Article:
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  Are static non member methods faster?  (Read 14262 times)
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Offline nonnus29

Senior Member




Giving Java a second chance after ludumdare fiasco


« Posted 2003-10-22 00:54:19 »

I'm really glad newless clewbies is back... Here is what I want to do;

Make a static utility class with static methods that will operate on objects (think Math.cos() for example) for my 3d software renderer.  For example functions that are called many times per frame such as:

Polygon3D utility.clipToFrustrum(Polygon3D poly);

So I'm curious if this completely wrong, non oop, non java approach would indeed be faster than the alternative correct approach;

newpoly = poly.clipToFrusrum();

(please don't flame me for not using java2d tranforms and clipping stuff!  This is a learning exercise!)
Offline swpalmer

JGO Coder




Where's the Kaboom?


« Reply #1 - Posted 2003-10-22 02:47:41 »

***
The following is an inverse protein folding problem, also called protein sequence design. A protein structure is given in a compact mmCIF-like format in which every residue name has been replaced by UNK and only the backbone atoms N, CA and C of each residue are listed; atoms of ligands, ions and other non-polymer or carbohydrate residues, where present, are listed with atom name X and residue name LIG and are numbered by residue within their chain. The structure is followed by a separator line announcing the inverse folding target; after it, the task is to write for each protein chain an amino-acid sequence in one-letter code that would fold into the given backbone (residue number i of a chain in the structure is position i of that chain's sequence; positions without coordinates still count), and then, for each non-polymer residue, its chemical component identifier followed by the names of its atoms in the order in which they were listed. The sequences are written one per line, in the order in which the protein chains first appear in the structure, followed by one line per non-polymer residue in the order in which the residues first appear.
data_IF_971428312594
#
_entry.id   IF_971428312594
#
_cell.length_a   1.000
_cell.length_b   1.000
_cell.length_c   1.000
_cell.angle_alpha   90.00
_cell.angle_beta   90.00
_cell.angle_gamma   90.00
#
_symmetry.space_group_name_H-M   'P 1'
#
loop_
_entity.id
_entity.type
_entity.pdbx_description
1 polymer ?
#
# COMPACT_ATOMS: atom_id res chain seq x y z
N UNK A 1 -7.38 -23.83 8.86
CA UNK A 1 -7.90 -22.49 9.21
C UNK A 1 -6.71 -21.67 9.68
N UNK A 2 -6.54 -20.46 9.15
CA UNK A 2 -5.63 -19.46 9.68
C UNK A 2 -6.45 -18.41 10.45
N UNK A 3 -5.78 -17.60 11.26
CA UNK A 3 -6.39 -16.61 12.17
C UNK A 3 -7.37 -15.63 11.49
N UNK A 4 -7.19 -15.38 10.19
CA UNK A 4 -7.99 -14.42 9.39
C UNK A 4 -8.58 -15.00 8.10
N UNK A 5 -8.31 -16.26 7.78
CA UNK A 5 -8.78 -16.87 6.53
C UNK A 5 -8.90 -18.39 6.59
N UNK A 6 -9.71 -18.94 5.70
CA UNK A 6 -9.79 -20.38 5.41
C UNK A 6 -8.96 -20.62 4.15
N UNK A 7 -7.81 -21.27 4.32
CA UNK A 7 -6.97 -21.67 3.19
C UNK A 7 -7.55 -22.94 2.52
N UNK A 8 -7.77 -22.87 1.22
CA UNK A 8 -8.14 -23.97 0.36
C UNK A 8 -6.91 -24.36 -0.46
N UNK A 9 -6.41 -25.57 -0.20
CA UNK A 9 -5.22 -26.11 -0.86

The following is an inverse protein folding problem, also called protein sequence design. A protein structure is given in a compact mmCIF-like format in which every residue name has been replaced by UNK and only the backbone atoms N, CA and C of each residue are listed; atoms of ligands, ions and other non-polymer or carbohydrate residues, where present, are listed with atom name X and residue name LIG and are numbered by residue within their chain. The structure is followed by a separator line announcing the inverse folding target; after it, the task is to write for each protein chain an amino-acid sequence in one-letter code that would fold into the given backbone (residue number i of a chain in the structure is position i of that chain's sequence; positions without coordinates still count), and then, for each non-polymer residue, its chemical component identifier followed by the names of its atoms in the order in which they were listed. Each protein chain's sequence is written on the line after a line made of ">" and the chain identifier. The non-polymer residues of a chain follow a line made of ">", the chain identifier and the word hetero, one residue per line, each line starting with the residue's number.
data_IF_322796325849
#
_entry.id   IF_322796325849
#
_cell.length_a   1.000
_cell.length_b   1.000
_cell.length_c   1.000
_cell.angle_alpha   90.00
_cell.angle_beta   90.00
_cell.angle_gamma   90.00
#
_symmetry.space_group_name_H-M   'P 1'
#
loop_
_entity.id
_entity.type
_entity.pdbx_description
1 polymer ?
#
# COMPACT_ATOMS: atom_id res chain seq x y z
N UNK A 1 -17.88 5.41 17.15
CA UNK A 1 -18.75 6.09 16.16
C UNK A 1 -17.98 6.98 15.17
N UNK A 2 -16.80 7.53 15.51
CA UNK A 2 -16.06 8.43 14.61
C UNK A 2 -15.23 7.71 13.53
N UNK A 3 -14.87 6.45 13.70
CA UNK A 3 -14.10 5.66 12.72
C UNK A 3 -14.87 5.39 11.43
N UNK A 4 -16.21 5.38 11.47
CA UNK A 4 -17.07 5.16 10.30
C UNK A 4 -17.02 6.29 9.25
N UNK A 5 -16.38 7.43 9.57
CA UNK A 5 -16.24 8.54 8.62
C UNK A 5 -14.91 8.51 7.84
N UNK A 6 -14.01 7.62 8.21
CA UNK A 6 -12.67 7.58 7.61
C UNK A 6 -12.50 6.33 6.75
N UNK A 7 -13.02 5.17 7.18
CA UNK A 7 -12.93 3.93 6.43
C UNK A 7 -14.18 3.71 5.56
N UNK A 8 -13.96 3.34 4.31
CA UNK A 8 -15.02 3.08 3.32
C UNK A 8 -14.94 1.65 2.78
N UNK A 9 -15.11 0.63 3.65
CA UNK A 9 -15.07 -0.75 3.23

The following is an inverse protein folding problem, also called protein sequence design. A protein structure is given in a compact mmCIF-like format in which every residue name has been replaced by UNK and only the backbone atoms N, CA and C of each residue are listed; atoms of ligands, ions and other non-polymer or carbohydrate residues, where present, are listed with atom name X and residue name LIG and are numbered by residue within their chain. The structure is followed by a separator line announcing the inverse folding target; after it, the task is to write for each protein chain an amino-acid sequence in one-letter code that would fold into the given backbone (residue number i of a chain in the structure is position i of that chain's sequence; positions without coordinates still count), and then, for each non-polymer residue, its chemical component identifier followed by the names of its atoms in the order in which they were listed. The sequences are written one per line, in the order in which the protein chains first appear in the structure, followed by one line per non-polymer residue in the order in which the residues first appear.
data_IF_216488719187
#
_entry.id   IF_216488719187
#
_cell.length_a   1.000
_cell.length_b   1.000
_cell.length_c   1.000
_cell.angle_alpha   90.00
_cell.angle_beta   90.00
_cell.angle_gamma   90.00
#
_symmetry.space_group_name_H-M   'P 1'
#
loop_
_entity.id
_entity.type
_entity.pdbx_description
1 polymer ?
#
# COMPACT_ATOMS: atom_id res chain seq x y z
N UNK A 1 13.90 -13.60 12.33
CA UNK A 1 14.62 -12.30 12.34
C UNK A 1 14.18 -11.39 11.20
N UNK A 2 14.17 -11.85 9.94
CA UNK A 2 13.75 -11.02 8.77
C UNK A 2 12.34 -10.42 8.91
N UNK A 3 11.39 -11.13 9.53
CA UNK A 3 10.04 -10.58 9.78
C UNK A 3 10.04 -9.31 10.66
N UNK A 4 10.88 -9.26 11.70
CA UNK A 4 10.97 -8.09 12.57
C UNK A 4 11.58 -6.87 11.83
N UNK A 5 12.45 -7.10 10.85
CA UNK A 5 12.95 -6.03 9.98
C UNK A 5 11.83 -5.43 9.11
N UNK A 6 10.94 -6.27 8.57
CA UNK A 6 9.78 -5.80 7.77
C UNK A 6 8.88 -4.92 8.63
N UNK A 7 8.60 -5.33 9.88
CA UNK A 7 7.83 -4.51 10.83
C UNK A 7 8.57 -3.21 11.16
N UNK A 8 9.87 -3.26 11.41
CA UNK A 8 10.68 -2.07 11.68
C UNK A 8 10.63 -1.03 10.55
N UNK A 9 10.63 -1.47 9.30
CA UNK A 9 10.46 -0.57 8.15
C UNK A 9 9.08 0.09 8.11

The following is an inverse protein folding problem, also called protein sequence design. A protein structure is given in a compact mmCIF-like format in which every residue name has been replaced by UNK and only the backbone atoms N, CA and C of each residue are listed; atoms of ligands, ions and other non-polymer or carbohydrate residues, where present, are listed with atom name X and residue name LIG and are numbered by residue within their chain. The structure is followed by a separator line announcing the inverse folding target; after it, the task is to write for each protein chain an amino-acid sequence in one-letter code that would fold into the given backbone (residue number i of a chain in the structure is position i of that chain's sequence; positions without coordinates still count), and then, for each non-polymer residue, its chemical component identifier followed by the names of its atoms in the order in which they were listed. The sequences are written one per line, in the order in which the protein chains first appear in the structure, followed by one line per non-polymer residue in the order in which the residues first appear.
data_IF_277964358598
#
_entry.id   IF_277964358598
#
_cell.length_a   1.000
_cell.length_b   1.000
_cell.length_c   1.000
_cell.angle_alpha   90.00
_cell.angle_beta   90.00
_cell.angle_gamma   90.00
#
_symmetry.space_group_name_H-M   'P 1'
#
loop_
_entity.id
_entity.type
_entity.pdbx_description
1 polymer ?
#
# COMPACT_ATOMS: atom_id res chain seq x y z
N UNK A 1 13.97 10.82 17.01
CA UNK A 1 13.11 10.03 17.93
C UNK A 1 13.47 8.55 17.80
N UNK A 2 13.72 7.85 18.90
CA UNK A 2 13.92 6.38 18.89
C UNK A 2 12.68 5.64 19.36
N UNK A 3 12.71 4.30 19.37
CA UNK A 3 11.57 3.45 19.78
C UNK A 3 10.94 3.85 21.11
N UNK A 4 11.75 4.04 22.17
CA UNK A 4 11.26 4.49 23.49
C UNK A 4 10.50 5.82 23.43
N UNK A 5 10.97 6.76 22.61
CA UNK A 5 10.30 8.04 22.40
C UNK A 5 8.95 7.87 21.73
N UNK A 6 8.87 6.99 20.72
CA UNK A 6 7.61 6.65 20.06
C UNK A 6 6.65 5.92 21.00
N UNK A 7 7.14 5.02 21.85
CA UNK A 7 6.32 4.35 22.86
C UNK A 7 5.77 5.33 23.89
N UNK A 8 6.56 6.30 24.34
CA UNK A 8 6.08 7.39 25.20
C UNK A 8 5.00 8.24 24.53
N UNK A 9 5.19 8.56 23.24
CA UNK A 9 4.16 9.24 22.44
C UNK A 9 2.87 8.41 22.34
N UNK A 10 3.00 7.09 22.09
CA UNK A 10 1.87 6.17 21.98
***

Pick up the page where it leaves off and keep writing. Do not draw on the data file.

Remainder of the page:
It isn't wrong.. but it might not be the best technique for your situation.  Certainly the various Math methods make perfect sense as static methods.. it would be dumb for example to construct a Double object just so you could call cos() on it...

You likely have a case where some static utility mehtods make sense, but in your one example.. what defines the frustum?  Should you have a Frustum object with a clipTo(Polygon3D) method?

You have near and far clipping planes and field of view...  either they will need to be arguments to the clipToFrustum method, or you will need a single static frustum defined in the class, make the clip method part of the Polygon3D object, in which case it could take a Frustum argument, or there could be a single Frustum defined as a class variable, or do what I mentioned above and have the clipTo method an instance method of a Frustum class.

Lots of options and it isn't always a matter of getting right or wrong.. you have to imagine what will be best for the overall design.

Look at some of the cases where Sun has used static methods (SwingUtilities, Math, etc..) and try to reason why they wre done as static methods.  you should likely have the same kind of reasons for your Polygon3Dutility methods

*edit*
P.S.  Speed should not be a concern at all when choosing to implement something as static vs. instance methods.  (optimization generally comes later - unless you know from experience and have are confident that one choice will definately be TOO slow.)

Offline sma

Junior Member





« Reply #2 - Posted 2003-10-22 21:26:55 »